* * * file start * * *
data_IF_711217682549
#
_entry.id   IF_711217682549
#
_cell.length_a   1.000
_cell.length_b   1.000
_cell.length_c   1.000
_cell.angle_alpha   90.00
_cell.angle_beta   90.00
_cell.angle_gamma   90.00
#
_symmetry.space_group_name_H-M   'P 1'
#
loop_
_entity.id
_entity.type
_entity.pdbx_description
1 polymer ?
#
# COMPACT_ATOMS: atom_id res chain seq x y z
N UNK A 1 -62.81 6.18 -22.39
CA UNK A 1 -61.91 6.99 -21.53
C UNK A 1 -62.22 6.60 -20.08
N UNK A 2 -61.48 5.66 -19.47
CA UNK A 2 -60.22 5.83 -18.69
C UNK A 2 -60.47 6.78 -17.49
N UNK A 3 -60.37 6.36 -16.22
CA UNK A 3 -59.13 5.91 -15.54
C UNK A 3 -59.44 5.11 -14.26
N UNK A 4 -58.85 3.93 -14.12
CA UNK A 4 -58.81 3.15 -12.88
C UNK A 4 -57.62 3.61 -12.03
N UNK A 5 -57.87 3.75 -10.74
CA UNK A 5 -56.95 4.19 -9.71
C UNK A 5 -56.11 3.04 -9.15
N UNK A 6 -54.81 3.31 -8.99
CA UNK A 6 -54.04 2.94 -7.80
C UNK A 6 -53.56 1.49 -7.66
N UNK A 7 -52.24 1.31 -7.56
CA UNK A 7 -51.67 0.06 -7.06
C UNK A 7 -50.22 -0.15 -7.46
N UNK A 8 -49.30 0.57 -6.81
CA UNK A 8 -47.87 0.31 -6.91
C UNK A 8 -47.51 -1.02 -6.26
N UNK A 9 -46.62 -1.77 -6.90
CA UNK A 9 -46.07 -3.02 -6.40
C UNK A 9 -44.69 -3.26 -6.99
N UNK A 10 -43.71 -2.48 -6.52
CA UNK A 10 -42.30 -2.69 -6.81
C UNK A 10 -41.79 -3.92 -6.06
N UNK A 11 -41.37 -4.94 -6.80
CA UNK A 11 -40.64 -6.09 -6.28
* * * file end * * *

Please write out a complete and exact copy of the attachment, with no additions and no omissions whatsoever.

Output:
data_IF_711217682549
#
_entry.id   IF_711217682549
#
_cell.length_a   1.000
_cell.length_b   1.000
_cell.length_c   1.000
_cell.angle_alpha   90.00
_cell.angle_beta   90.00
_cell.angle_gamma   90.00
#
_symmetry.space_group_name_H-M   'P 1'
#
loop_
_entity.id
_entity.type
_entity.pdbx_description
1 polymer ?
#
# COMPACT_ATOMS: atom_id res chain seq x y z
N UNK A 1 -62.81 6.18 -22.39
CA UNK A 1 -61.91 6.99 -21.53
C UNK A 1 -62.22 6.60 -20.08
N UNK A 2 -61.48 5.66 -19.47
CA UNK A 2 -60.22 5.83 -18.69
C UNK A 2 -60.47 6.78 -17.49
N UNK A 3 -60.37 6.36 -16.22
CA UNK A 3 -59.13 5.91 -15.54
C UNK A 3 -59.44 5.11 -14.26
N UNK A 4 -58.85 3.93 -14.12
CA UNK A 4 -58.81 3.15 -12.88
C UNK A 4 -57.62 3.61 -12.03
N UNK A 5 -57.87 3.75 -10.74
CA UNK A 5 -56.95 4.19 -9.71
C UNK A 5 -56.11 3.04 -9.15
N UNK A 6 -54.81 3.31 -8.99
CA UNK A 6 -54.04 2.94 -7.80
C UNK A 6 -53.56 1.49 -7.66
N UNK A 7 -52.24 1.31 -7.56
CA UNK A 7 -51.67 0.06 -7.06
C UNK A 7 -50.22 -0.15 -7.46
N UNK A 8 -49.30 0.57 -6.81
CA UNK A 8 -47.87 0.31 -6.91
C UNK A 8 -47.51 -1.02 -6.26
N UNK A 9 -46.62 -1.77 -6.90
CA UNK A 9 -46.07 -3.02 -6.40
C UNK A 9 -44.69 -3.26 -6.99
N UNK A 10 -43.71 -2.48 -6.52
CA UNK A 10 -42.30 -2.69 -6.81
C UNK A 10 -41.79 -3.92 -6.06
N UNK A 11 -41.37 -4.94 -6.80
CA UNK A 11 -40.64 -6.09 -6.28